Presidential candidates Elizabeth Warren and Bernie Sanders have proposed expensive across-the-board increases in Social Security benefits, premised on the idea, as Warren says, that “It’s too hard to save enough for a decent retirement — and it’s only getting harder.” Congressional Democrats are ready to back the candidates’ promises, with near-unanimous House Democrat support for legislation to expand Social Security. But data from the Congressional Budget Office tell a very different story: over the last four decades, retirees’ incomes have risen at over twice the rate of salaries for working-age Americans, thanks to higher retirement savings and increased work in retirement. The presidential candidates should reconsider whether boosting Social Security for middle and high-income retirees should be a top priority.
Retirement security is a hugely important issue, both to Americans trying to boost their savings and for policymakers thinking about Social Security and retirement savings programs.
But in many ways, we’re flying blind because we lack solid data. Most facts and figures about retirement incomes are based on household surveys, where the government asks retirees how much income they receive from Social Security, pensions, earnings and so on. From these survey responses come figures regarding the poverty rate among retirees, the share of income retirees receive from Social Security, or how much retirees draw from private retirement plans like IRAs and 401(k)s.
The simple problem is that many people answer those surveys incorrectly. For instance, Sen. Warren’s campaign cites data from the Bureau of Labor Statistics’ Current Population Survey (CPS) finding that “About half of married seniors and 70% of unmarried seniors rely on Social Security for at least half of their income.” But Census Bureau research finds that these figures are exaggerated, because the CPS data dramatically understate retirees’ true incomes. In fact, IRS data show the median retiree household’s income is fully 30% above what is reported in the Current Population Survey. And the true poverty rate among retirees is about two percentage points lower than the 8% rate that’s commonly reported. Unfortunately, these IRS data aren’t available to most researchers.
That’s why data released by the Congressional Budget Office are so important. The CBO figures are based on IRS data which more accurately capture the different sources of income that retirees rely on. And since the CBO data range from 1979 through 2016, we can see how retirees’ incomes have changed over time.
And the news is surprisingly good.
To capture what people think of as retirement income, I add together Social Security benefits, earnings in retirement, investment and retirement plan income, and means-tested benefits that are paid in cash, such as Supplemental Security Income (SSA) and food stamps benefits.
On average, household retiree incomes grew from $41,100 to $78,000 between 1979 to 2016, a 90% increase over and above inflation. Is that good or bad? Well, over that same period, average salaries for working-age households grew by only 39% above inflation, which shows that the relative economic status of retirees has increased considerably over the past four decades.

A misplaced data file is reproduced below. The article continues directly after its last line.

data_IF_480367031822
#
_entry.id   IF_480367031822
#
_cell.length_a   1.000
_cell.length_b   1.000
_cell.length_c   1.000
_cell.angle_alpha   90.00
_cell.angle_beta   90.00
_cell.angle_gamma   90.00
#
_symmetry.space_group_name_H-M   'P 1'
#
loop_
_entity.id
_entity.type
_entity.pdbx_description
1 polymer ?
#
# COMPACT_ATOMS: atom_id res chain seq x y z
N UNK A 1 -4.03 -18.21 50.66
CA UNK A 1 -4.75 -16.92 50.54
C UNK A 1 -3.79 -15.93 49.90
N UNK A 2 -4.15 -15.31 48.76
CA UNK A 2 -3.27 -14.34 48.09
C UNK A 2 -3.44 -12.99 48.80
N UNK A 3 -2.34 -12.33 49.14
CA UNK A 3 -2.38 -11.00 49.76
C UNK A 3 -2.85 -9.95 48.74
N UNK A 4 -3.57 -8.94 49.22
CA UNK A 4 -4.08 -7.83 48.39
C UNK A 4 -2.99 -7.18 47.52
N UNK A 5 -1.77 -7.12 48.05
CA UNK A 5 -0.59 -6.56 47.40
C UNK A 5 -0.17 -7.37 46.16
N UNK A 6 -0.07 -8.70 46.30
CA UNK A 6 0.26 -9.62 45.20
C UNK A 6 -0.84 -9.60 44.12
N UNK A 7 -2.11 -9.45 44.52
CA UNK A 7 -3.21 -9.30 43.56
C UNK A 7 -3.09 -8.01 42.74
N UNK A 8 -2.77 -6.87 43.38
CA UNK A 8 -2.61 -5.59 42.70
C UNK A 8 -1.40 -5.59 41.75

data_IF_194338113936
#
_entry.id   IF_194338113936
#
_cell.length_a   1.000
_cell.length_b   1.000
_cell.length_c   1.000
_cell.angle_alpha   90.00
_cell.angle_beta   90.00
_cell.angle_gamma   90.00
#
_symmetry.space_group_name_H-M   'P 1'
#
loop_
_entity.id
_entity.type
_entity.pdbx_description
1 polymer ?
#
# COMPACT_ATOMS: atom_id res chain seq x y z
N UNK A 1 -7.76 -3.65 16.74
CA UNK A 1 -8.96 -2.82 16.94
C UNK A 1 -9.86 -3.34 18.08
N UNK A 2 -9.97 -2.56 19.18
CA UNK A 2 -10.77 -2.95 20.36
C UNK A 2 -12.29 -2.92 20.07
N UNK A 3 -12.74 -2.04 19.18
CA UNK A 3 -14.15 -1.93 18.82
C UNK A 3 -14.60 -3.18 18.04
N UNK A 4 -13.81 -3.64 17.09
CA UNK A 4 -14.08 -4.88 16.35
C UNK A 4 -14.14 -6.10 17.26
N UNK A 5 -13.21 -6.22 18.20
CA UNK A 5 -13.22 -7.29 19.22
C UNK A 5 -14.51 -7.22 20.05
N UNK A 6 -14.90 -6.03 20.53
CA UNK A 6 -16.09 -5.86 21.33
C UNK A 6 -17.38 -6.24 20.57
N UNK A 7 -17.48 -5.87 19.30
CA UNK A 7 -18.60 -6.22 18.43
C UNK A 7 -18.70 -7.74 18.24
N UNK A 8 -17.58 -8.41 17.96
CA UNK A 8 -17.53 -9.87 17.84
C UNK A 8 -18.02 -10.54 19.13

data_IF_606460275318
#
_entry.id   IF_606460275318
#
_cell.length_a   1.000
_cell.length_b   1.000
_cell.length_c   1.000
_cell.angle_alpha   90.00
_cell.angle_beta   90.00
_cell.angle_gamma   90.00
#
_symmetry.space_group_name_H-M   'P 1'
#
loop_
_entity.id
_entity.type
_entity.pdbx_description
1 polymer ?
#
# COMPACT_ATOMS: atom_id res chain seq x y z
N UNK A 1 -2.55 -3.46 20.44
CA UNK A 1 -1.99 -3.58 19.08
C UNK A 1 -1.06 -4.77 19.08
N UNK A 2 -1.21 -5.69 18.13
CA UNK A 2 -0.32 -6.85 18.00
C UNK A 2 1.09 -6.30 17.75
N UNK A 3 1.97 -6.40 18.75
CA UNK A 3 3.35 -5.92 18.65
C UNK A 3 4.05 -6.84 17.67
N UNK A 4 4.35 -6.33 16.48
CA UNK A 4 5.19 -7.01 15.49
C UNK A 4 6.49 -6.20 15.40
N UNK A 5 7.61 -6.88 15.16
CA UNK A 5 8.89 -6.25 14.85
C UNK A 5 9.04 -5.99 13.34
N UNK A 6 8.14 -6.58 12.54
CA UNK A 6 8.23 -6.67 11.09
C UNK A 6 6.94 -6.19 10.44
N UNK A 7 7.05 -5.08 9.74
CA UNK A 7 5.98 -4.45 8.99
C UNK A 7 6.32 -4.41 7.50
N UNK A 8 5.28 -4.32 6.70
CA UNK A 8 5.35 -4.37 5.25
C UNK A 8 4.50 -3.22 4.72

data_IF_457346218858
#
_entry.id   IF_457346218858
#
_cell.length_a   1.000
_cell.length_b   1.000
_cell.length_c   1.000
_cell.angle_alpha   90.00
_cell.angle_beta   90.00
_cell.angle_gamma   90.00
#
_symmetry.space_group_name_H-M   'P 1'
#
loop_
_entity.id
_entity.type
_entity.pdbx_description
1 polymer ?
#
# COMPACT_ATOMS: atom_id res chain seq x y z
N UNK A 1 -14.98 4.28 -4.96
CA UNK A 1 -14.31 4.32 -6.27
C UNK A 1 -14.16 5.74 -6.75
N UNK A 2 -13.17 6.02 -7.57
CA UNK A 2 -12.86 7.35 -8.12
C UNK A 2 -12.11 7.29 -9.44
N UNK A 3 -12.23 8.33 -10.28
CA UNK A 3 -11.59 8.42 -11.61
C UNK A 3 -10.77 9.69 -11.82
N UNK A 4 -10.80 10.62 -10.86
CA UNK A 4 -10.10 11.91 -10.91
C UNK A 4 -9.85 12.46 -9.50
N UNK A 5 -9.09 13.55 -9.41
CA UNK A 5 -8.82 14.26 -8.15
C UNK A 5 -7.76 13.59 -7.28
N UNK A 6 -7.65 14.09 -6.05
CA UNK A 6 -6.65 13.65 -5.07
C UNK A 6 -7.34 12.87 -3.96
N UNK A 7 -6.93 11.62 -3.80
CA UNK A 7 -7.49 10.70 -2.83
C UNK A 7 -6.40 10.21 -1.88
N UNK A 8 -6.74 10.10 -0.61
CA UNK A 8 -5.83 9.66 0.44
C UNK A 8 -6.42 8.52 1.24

The CBO data confirm that retirees are upwardly mobile. Back in 1979, retirees were a disproportionately poor group, with a retiree household more than twice as likely to be in the poorest fifth of the overall population than in the richest fifth. Today, seniors are disproportionately rich: retirees in 2016 are 50% more likely to be in the top fifth of the income distribution than in the bottom. That’s a remarkable change in the economic status of the elderly.
What drove retirees’ incomes upward? Increased Social Security benefits helped, rising 70% from $11,800 per household in 1979 to $20,100 in 2016. But that’s not where the real action was. Retirees’ incomes from retirement plans and investments increased by 92%, from an average of $20,500 to $39,300, while earnings in retirement skyrocketed 111% from $8,200 to $17,300 per year.
The presidential candidates may say that saving for retirement has gotten harder, but the data say different: both retirement savings and benefits from private retirement plans have never been higher. Candidates may say that Americans can’t stomach an increase in the Social Security retirement age, but Americans are claiming benefits later and working longer. And contrary to candidate claims, retirees today are actually less reliant on Social Security than in the past.
These figures should cause some of the presidential candidates to think twice about ambitious, but costly, proposals to expand Social Security benefits. Yes, strengthening the Social Security safety net for low-income retirees makes sense. And it’s not very expensive, either. I’ve argued for reforms that would virtually eliminate poverty in old age, while holding the line on tax increases.
But raising benefits across the board, including for middle and upper income retirees whose incomes have already risen rapidly, isn’t necessary. And those are expensive benefit hikes that require a nearly one-third increase in Social Security revenues. Social Security’s actuaries find that the most prominent House Democratic bill would raise Social Security payroll taxes by $833 billion in the first 10 years alone. That money might be better spent elsewhere or not spent at all.
A presidential campaign isn’t just about proposals, it’s about priorities. It’s about knowing what policy changes should be first in line when it’s difficult to pass new laws and even tougher to pay for them. And raising benefits for middle and high-income retirees whose incomes already outstrip those of working-age Americans shouldn’t be the highest priority.